Complications can occur after a strep throat infection. This can happen if the bacteria spread to other parts of the body. Complications can include:
- Abscesses (pockets of pus) around the tonsils or in the neck
- Swollen lymph nodes in the neck
- Sinus infections
- Ear infections
- Rheumatic fever (a heart disease)
- Post-streptococcal glomerulonephritis (a kidney disease)
Protect Yourself from Strep Throat
You can get strep throat more than once. Having strep throat does not protect someone from getting it again in the future. While there is no vaccine to prevent strep, there are things people can do to protect themselves and others.
Good Hygiene Helps Prevent Group a Strep Infections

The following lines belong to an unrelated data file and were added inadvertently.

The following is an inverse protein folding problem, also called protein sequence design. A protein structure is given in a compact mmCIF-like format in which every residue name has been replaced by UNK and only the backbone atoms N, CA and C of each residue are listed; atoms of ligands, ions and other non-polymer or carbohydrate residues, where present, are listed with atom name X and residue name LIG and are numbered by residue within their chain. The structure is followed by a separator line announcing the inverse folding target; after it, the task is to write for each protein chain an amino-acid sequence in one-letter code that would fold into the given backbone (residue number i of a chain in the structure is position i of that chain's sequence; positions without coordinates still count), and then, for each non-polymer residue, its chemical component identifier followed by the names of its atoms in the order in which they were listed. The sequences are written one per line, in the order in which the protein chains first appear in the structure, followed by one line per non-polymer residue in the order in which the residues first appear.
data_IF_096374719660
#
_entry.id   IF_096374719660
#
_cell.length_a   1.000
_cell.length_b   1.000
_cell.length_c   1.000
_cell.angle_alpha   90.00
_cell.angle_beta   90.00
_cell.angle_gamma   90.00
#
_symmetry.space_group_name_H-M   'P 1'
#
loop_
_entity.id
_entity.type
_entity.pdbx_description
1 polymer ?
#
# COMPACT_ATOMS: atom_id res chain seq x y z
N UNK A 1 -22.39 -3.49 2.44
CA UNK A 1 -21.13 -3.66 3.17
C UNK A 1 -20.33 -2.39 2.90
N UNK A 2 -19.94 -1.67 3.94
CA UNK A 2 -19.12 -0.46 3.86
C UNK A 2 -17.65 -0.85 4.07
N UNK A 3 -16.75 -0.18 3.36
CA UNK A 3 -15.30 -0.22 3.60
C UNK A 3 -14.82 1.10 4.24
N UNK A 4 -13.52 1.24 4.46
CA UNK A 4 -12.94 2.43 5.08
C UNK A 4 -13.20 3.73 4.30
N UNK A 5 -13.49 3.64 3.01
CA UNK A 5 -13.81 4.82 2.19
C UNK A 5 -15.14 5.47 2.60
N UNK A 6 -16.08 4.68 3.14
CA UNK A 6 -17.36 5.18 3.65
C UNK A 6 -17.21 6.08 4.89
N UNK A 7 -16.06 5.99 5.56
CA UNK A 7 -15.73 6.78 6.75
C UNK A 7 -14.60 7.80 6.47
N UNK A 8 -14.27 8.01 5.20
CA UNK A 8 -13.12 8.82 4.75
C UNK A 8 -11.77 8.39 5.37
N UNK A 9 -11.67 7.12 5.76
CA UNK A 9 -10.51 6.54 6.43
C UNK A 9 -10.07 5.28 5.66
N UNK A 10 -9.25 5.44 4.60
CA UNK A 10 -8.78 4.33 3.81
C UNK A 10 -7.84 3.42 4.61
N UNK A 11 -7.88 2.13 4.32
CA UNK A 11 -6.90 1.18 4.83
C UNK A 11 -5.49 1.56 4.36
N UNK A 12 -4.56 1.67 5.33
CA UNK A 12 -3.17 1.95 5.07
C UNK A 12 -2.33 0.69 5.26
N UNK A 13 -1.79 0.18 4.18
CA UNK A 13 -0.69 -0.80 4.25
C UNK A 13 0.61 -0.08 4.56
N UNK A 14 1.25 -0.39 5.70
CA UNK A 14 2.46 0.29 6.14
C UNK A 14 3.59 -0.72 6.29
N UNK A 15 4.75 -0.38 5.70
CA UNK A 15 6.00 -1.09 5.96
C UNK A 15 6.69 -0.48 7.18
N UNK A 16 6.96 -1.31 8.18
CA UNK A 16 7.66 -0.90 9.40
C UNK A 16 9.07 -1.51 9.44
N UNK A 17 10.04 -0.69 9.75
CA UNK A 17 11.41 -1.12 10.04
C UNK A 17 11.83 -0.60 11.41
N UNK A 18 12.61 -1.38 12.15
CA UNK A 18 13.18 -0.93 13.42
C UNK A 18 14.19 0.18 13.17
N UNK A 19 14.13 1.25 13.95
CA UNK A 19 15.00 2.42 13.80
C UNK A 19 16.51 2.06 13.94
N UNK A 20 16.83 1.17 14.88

To practice good hygiene, you should:
- Cover your mouth and nose with a tissue when you cough or sneeze
- Put your used tissue in a waste basket
- Cough or sneeze into your upper sleeve or elbow, not your hands, if you don’t have a tissue
- Wash your hands often with soap and water for at least 20 seconds
- Use an alcohol-based hand rub if soap and water are not available
- You should wash glasses, utensils, and plates after someone who is sick uses them
- Wash your hands often to help prevent germs from spreading
Antibiotics Help Prevent Spreading the Infection to Others
Diagnosed with strep? You should stay home from work, school or daycare until you:
- No longer have a fever AND
- Have taken antibiotics for at least 12 hours
- Take the prescription exactly as your medical provider tells you to. Don’t stop taking the medicine, even if you or your child feel better, unless the doctor says to stop.
Everest Urgent Care Tests for Strep
Not sure if you have strep throat or something else? The medical providers at our Urgent Care locations in Upper Darby and Chester have extensive experience testing for, diagnosing and treating strep throat and other illnesses like Covid-19. No appointment is necessary.